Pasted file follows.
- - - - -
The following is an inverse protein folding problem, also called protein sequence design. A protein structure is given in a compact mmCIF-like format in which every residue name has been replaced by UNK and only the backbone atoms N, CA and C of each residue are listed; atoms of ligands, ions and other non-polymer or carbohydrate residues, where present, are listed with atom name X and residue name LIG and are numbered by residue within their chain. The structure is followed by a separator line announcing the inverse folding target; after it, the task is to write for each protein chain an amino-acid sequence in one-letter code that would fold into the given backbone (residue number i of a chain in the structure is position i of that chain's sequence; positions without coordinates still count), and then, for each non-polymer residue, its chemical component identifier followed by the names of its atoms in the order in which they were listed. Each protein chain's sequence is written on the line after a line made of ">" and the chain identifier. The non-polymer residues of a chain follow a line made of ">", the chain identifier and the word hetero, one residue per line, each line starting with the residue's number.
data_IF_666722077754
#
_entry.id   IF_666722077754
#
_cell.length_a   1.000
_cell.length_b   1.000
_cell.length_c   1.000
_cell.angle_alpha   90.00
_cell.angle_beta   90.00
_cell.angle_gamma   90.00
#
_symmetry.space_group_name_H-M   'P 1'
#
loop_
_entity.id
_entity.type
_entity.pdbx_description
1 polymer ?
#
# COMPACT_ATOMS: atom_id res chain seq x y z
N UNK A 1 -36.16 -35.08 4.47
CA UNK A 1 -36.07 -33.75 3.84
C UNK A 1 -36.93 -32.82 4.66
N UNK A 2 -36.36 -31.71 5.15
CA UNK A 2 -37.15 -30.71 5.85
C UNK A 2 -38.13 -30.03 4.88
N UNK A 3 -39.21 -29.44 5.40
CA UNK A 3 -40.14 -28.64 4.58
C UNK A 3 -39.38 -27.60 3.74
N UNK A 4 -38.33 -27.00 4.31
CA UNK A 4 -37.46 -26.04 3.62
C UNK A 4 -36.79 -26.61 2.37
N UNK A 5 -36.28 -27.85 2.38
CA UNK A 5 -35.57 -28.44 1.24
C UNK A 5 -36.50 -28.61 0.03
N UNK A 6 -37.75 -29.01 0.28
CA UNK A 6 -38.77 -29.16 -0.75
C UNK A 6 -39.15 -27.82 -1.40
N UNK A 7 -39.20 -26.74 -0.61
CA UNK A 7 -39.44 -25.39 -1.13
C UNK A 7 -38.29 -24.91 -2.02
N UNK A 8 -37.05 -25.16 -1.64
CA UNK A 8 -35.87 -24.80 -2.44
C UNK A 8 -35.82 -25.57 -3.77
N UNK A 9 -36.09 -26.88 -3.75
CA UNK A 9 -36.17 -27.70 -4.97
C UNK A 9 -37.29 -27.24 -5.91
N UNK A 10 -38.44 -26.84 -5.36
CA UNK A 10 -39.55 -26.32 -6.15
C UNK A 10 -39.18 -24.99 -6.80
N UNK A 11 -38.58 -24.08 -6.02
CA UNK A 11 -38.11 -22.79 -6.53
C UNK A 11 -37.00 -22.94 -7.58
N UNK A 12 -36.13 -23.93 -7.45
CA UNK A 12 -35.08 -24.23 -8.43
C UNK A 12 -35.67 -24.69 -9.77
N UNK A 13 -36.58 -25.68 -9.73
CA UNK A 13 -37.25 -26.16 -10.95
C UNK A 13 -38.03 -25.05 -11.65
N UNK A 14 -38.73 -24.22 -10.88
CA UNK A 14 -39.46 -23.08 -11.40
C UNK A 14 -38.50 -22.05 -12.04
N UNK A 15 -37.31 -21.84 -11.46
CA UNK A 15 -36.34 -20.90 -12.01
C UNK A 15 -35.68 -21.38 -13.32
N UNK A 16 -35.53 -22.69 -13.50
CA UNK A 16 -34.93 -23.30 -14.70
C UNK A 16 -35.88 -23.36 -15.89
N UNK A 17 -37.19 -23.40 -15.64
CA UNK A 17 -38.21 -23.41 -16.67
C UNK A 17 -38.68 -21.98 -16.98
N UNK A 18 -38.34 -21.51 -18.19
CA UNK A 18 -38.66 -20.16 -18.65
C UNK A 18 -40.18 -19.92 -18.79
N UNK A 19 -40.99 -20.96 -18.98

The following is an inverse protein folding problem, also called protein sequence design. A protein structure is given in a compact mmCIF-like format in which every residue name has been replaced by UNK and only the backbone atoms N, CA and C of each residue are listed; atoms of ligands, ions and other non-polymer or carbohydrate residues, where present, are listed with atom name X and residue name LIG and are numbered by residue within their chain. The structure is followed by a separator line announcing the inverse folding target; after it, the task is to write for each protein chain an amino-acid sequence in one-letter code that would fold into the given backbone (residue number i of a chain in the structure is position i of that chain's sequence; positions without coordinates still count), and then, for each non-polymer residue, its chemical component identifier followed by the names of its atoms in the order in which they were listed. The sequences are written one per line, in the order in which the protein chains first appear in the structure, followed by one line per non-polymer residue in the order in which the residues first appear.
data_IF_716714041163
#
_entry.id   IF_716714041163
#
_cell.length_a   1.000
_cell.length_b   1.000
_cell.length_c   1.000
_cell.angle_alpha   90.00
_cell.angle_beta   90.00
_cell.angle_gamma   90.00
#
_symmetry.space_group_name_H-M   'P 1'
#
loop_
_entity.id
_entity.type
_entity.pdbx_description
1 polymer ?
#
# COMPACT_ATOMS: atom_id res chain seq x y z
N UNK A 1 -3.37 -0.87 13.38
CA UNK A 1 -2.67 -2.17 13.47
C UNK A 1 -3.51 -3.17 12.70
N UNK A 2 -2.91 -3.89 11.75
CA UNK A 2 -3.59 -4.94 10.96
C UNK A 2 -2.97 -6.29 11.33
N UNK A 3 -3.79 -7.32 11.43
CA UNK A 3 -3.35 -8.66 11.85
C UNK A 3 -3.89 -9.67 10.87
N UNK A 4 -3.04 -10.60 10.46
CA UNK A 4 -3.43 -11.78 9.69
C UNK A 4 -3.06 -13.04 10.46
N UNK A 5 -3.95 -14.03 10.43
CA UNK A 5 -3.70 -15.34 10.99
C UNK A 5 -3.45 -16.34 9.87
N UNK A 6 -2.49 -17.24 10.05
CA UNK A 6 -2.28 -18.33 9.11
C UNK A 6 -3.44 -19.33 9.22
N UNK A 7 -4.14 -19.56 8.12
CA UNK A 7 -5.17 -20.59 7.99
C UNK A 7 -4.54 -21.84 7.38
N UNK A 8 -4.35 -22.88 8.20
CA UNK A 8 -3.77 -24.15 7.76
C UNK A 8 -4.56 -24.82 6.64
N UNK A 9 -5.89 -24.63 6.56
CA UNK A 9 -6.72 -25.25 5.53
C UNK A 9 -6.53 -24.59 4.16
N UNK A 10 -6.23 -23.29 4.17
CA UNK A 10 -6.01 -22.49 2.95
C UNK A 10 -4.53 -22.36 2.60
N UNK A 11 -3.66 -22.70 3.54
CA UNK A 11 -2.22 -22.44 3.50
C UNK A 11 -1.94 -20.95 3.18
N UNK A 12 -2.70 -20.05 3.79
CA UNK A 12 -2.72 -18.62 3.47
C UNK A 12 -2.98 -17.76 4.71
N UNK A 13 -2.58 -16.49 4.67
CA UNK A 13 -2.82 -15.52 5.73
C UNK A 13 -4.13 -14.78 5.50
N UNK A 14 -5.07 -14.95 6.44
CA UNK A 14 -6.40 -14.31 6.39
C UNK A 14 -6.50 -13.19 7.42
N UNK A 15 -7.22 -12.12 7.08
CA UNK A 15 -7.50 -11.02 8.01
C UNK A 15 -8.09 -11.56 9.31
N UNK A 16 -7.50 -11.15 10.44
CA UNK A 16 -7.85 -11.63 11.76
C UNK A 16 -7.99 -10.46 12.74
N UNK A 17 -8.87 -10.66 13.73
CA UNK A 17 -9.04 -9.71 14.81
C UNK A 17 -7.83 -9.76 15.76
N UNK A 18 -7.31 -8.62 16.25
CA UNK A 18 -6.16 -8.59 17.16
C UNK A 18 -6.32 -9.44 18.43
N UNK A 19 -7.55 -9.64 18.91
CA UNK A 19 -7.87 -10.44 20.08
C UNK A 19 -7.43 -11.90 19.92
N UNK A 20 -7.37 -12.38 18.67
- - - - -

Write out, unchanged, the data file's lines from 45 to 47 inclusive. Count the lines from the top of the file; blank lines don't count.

C UNK A 8 -35.82 -25.57 -3.77
N UNK A 9 -36.09 -26.88 -3.75
CA UNK A 9 -36.17 -27.70 -4.97